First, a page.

The student-run CPC meets monthly to swap ideas and best practices for pantry operation. After one meeting, the Community Pantry adopted a scanner and barcode system to more accurately track inventory. They also added products like sugar, oats and rice in bulk and encouraged patrons to bring their own containers. 

The CPC now has five member schools, with the addition of pantries from North Carolina Central University, Durham Technical Community College and North Carolina State University.

Joglekar said that after talking with the other schools in the CPC, they all realized that student food insecurity was rampant in the Triangle. The CPC strengthened its resolve to raise awareness, especially among the higher-ups at Duke and UNC. 

This desire to spread the word fueled the first-ever Campus Food Insecurity Symposium hosted by Duke this past Friday. Administrators, students and organizations from Duke and UNC gathered to spotlight the issue and brainstorm solutions.

Ideally, attendees would have walked away with a strategic plan to tackle campus hunger. But Joglekar, the symposium’s organizer, confessed ahead of time that she’d be satisfied by just getting all stakeholders to talk about the issue—something that’s never happened before.

“I think just having that conversation in itself is going to be very valuable,” she said.

The Office of Student Affairs, now run by Mary Pat McMahon, vice provost/vice president for student affairs, hired Joglekar to plan the event after she graduated in December. By educating administrators at Duke and UNC on the local and national state of on-campus food access, Joglekar hoped they’d feel inspired to take action.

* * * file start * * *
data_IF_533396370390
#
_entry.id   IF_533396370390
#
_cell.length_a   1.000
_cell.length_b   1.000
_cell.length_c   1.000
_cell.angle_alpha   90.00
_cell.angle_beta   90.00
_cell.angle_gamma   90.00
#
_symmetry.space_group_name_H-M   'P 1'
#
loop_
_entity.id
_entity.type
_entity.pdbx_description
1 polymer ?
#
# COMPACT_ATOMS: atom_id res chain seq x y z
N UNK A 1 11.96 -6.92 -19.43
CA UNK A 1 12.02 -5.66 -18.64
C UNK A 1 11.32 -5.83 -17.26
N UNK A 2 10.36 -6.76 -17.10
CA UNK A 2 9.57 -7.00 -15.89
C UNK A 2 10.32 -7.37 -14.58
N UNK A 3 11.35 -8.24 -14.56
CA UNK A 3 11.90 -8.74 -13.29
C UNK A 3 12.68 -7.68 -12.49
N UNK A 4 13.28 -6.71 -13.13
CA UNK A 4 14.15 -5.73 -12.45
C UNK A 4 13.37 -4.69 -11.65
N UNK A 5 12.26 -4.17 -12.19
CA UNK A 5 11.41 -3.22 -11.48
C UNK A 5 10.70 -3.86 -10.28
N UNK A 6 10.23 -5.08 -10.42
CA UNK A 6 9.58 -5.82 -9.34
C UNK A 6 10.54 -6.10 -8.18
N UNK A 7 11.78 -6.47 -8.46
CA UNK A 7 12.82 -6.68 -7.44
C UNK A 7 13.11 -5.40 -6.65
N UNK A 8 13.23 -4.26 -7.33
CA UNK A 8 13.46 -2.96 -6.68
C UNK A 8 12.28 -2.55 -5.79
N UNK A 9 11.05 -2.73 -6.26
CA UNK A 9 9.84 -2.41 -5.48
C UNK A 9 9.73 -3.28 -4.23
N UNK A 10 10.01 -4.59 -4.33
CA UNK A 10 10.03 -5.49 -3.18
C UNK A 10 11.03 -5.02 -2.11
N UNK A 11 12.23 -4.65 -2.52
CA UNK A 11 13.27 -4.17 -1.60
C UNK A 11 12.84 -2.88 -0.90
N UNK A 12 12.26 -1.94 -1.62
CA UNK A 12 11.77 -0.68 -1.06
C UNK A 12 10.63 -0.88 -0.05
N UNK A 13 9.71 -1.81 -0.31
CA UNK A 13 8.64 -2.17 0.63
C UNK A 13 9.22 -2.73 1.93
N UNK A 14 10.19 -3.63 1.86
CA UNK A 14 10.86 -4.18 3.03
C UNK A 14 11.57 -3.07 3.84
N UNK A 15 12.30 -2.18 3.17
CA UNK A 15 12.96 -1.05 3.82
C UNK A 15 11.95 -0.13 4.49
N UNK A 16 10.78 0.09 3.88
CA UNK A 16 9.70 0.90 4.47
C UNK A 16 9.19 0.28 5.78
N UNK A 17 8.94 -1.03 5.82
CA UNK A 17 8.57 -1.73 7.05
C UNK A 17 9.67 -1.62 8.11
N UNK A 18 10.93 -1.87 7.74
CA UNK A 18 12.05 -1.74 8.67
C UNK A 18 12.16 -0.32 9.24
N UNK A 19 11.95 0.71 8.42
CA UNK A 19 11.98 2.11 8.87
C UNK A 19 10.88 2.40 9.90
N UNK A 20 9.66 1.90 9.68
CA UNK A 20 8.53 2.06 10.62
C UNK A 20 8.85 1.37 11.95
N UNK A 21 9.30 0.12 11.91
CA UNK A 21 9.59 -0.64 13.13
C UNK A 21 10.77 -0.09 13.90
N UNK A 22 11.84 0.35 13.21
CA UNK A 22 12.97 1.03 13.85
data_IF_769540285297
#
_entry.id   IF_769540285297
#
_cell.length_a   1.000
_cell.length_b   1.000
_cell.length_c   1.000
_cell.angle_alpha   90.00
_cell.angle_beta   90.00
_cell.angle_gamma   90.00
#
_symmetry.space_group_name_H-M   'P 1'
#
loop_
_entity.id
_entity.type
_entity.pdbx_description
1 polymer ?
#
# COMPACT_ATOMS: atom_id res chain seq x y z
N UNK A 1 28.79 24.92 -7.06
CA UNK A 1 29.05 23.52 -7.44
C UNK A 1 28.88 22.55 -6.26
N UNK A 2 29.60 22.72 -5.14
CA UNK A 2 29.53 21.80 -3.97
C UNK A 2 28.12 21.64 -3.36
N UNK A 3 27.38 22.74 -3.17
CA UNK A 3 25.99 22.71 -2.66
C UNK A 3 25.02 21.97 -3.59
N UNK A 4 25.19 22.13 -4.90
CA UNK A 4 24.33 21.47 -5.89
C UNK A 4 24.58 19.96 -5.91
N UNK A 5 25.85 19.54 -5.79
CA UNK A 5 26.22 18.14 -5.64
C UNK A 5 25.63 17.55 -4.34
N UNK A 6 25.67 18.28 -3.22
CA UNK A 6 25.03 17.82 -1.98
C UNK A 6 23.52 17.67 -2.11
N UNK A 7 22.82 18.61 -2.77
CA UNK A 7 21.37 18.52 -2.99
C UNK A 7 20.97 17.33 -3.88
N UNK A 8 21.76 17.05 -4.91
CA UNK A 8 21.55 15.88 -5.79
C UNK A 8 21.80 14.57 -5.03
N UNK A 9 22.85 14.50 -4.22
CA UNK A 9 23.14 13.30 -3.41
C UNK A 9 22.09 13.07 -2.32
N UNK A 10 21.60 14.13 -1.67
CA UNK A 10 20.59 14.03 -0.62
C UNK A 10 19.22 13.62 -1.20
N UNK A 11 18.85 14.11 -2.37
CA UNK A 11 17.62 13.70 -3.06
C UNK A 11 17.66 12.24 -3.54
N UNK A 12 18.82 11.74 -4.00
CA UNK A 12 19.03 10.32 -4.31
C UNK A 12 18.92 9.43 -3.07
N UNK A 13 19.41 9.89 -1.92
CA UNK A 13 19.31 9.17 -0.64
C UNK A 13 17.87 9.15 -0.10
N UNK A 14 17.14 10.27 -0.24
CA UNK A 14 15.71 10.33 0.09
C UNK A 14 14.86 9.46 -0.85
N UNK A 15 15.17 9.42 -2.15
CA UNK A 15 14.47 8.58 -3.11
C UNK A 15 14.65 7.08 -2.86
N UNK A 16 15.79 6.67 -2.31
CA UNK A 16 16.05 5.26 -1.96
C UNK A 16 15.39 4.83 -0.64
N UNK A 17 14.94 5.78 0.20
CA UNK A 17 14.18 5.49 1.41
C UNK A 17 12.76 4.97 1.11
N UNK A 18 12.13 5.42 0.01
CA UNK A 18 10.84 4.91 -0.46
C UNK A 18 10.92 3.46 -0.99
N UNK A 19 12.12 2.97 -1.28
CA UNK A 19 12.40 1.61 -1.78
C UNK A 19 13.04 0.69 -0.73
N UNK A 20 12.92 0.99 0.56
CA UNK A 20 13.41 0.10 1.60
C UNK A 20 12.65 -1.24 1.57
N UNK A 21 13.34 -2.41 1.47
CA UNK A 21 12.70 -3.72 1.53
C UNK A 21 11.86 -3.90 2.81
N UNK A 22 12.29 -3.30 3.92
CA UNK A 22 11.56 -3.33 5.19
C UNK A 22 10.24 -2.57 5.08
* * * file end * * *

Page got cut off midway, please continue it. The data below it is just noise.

“We're very embryonic in our understanding of food insecurity at Duke,” Joglekar said.

That idea was only reinforced during the symposium. Compared with its Triangle-area counterparts, Duke conducted the least amount of research on student food insecurity. For instance, N.C. State published a full report on food and housing security among its students in 2018, and UNC surveyed its entire student body—more than 29,000 students—in 2017. 

In contrast, Duke’s researchers conducted a graduate and professional student hunger survey in April 2019 and released the results for the first time at the symposium. Out of the 1,783 respondents, they found that the risk factors for being food insecure include being a first-generation student, disabled or in a non-Ph.D. program. 

Zoubek and her team found that nearly 19% of respondents reported “low” or “very low” levels of food security. Respondents also complained that their graduate stipends had not kept pace to cover Durham’s rising cost of living.

While this first survey provided a rough picture of food insecurity at Duke, its scope was limited. It only asked a few questions and focused solely on graduate and professional students. 

Duke administrators who attended the symposium said they, like many others, had to embark on a “journey” into the topic of food insecurity. It was hard to wrap their heads around the idea of Duke students going hungry.

Paula McClain, dean of The Graduate School, opened the session with a story. When a fellow dean at the University of California San Francisco told her they’d started a food pantry for their students, she said that she wasn’t surprised given the exorbitant cost of living in the Bay Area.

But as soon as McClain got back to Duke, she received Joglekar and GPSC’s request to open a campus pantry of their own. 

“I realized that this was not just an issue relegated to high-expense income areas, but it was an issue for Duke students,” McClain said.

Both McClain and McMahon called on attendees to “proselytize” to others about the importance of tackling food insecurity on Duke’s campus and in the Triangle area. They also called for a more systematic and thoughtful look at the issue. 

“How do we help people understand that the growing economic disparities in our country impact our campuses?” McMahon asked. 

The symposium’s planning committee said they were pleased with the event’s results, and they plan to make it an annual event. 

Junior Katie Waeldner, a member of the committee, said the administration responded positively to the event, and their presence and engagement showed that they are ready to tackle the topic.

Stantial and Waeldner agreed that Duke needs a core working group that can create a long-term strategy to address food insecurity. 

After all, students graduate. Stantial has one year left and Joglekar is already gone. But it looks like their awakening is here to stay.